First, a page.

It was a cloudy March morning. A threat of rain was imminent, but about 150 participants attended the San Diego Area Writing Project’s Spring Conference at the University of California, San Diego. The conference opened up with a discussion about fear and courage. Christine Kane, co-director of SDAWP, shared information about how the brain is affected when confronted with fearful situations. She shared evidence based on scientific studies that the way you can come to terms with fear is to put yourself in those situations that trigger it.
At this point, I was thinking how apropos it was that fear was the focus of Christine’s talk. That is what I was feeling at that moment-FEAR! The main reason for this was because I was presenting in the first session of the conference. I knew right after Christine’s opening, it would be my turn to address the room. So, I can’t say I was fully engaged with her at this time. I was thinking about my presentation and hoped it would go smoothly.
The other reason I was experiencing fear was because I was trying to get my iPhone to connect to the wifi in that particular room. My presentation was going to be in this room and I needed to be connected to the wifi. My iPhone was a remote control for my iPad. Both of my devices had to be on the same wifi in order to communicate. Secretly, I was panicking in the back of the room. The wifi would connect and then disconnect, connect and then disconnect, connect and then disconnect. I was getting frustrated. Kim Douillard, director of SDAWP, recommended I go outside the room to connect and then go back inside. I did that and then, when I walked back into the room, the wifi would disconnect. Ahhhhh! My presentation was in 5 minutes. I had a backup plan, but you always hate when Plan A doesn’t pan out.
Fortunately, I was able to connect and stay connected for the duration of my presentation which was entitled Using Mentor Text to Lead our Primary Writers. I talked about the writing process in my classroom and the journey I took using mentor text with my kids to craft leads for informative pieces. As I continue with this journey, I realize that the particular leads I shared with my students can be used across text types, not just with informative writing.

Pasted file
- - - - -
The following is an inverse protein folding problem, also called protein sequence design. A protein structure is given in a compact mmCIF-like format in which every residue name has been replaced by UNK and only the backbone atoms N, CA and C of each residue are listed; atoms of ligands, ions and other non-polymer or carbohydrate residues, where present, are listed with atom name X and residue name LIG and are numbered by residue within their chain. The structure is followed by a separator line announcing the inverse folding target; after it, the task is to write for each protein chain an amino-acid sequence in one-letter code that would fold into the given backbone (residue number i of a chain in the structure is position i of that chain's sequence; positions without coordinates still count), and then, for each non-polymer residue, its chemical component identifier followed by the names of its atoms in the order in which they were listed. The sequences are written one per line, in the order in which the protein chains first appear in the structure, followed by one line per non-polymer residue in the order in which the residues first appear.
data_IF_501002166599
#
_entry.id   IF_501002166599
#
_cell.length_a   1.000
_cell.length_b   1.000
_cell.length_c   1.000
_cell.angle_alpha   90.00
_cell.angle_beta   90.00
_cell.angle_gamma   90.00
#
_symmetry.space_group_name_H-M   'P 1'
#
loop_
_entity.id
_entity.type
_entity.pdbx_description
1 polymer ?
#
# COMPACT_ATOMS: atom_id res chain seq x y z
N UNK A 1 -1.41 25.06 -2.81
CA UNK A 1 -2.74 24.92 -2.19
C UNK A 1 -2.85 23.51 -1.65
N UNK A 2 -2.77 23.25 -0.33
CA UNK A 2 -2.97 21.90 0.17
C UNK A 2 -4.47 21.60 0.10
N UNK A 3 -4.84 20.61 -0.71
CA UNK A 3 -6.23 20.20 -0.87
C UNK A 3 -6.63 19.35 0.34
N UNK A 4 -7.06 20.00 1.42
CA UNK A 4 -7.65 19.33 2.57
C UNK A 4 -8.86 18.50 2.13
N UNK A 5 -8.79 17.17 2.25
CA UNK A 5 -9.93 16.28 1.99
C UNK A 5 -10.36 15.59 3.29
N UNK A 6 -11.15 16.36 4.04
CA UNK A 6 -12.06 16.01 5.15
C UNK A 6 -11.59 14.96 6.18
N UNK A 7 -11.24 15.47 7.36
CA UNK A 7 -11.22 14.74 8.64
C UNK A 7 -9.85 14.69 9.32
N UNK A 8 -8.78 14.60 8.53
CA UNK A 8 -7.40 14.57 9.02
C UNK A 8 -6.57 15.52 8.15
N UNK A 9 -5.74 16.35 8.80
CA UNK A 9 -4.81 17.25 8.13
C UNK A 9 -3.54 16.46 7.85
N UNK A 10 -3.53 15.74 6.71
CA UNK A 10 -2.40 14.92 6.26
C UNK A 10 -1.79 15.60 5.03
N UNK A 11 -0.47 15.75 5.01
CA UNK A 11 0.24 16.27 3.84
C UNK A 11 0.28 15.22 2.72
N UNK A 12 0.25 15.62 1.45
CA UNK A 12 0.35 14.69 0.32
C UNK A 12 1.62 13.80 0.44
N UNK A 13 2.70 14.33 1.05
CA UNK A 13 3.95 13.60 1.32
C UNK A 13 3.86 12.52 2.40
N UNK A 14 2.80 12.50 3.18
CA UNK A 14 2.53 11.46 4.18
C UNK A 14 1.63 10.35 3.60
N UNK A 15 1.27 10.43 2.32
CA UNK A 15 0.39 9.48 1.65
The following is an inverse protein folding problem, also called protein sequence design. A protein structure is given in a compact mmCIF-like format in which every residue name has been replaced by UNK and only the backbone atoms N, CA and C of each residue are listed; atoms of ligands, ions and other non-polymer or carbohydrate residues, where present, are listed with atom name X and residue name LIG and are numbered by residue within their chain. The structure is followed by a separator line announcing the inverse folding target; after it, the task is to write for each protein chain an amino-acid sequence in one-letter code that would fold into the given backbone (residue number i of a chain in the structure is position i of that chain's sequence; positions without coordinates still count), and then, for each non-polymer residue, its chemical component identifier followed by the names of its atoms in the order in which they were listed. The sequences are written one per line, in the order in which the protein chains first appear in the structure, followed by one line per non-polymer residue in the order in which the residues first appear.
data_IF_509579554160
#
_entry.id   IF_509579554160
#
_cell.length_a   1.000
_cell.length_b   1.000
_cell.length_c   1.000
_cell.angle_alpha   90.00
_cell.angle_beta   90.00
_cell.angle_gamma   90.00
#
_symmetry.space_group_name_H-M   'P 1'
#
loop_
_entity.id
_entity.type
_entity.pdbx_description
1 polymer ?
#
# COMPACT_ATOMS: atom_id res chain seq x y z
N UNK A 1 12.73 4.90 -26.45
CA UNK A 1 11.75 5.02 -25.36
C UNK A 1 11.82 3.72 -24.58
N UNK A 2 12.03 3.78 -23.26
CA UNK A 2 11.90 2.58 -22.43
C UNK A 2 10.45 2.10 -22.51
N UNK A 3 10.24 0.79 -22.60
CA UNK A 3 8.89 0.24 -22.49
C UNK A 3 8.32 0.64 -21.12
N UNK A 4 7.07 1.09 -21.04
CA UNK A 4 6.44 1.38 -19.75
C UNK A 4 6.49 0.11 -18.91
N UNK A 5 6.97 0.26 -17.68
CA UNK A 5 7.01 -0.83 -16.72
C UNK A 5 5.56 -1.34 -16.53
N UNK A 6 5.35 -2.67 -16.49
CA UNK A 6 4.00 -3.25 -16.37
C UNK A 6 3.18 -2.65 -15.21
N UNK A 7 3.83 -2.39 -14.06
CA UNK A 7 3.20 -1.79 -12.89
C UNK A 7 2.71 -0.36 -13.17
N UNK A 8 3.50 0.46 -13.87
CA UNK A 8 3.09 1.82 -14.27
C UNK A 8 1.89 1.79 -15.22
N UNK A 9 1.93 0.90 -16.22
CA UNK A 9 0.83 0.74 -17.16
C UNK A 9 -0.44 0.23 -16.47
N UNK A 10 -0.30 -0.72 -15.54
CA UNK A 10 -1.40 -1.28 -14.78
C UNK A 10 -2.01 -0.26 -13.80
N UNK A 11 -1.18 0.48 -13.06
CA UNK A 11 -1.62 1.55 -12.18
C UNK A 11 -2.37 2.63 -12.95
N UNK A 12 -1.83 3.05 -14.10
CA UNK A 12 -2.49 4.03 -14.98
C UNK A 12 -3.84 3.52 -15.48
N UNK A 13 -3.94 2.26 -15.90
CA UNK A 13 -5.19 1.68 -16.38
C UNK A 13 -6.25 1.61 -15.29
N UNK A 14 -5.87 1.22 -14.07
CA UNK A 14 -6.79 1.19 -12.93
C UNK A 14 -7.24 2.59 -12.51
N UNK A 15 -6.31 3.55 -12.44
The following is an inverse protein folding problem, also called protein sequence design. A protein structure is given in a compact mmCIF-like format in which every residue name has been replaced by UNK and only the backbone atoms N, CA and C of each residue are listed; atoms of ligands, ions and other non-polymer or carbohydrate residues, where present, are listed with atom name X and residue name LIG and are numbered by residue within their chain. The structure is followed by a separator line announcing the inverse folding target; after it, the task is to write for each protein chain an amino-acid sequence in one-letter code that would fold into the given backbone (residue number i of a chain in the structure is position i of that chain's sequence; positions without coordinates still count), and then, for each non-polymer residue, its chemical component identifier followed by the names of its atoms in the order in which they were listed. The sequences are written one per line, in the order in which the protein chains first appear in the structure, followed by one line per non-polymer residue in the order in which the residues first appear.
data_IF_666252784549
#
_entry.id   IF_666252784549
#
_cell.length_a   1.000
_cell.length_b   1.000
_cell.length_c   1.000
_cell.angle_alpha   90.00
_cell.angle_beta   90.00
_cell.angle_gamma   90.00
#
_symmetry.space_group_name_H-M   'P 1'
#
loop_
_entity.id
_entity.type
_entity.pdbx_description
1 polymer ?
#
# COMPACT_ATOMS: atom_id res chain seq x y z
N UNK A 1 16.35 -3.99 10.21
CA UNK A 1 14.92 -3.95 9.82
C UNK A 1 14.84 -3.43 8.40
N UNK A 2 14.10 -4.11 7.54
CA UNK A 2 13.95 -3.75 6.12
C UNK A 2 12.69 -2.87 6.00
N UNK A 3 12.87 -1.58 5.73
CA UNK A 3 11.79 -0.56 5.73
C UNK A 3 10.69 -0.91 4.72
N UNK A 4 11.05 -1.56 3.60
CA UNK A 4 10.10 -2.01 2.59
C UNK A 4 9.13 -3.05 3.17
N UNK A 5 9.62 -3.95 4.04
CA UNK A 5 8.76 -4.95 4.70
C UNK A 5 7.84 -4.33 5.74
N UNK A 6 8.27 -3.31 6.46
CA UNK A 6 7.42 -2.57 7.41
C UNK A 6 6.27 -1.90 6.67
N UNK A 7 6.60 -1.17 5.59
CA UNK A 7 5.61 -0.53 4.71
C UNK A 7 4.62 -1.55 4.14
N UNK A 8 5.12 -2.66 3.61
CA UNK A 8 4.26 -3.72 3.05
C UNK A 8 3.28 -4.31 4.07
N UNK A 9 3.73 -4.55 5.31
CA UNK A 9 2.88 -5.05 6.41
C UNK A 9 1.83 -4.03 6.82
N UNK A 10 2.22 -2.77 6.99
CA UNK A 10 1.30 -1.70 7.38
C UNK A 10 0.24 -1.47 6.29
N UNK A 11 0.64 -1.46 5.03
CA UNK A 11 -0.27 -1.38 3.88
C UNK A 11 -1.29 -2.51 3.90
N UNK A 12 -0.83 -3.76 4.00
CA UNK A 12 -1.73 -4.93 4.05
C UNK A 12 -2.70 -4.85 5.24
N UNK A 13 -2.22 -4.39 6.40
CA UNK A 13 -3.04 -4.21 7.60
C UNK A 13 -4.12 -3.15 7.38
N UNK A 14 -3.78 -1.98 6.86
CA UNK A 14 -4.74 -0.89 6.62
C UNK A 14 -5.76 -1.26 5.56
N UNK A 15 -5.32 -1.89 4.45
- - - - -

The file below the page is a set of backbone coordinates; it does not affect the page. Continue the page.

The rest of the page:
I think the presentation went well. At least, that is what people told me after the fact. One thing did go wrong, however. I did not have enough handouts for the people who went to my session. I felt bad about that, but I just have no way of knowing ahead of time how many people will show up. Oh well, I will be more prepared next time. If there is a next time! 🙂 Here is a picture my friend, Margaret, took during the session.
I was pretty happy with my presentation. Just like Christine said earlier, I put myself in a fearful situation this morning. Hopefully, the more I do this, the less fear I will have.
For the second session, I attended Stacey Goldblatt’s presentation entitled Supporting Student Writers: One Paragraph at a Time. Here is a picture of Stacey proclaiming to be a rebel. She is so cool!
Stacey shared a formula on how to get students to write strong paragraphs. This formula was called AXES (assertion, eXample, explanation, significance). In conjunction with mentor texts, she uses this formula to get her students to expand on their writing. Even though the formula acts as a frame for students, their final pieces do not come out sounding exactly the same as one another. Using the AXES process, students have choices and can use their voice when they write. Stacey had many great ideas on how to teach the 4 parts of an effective paragraph. She starts out with students writing about their personal truths rather than opinions. Then, she shared a great way to use transition words in writing. Oh, and it involved Popsicle sticks!
All in all, it was a fantastic day. I learned so many practical things I can use in my classroom starting on Monday. My brain is on overload. I also learned something about myself. I can do anything I set my mind to. I need to have more confidence in my abilities. Thanks SDAWP for continuing to push me out of my box.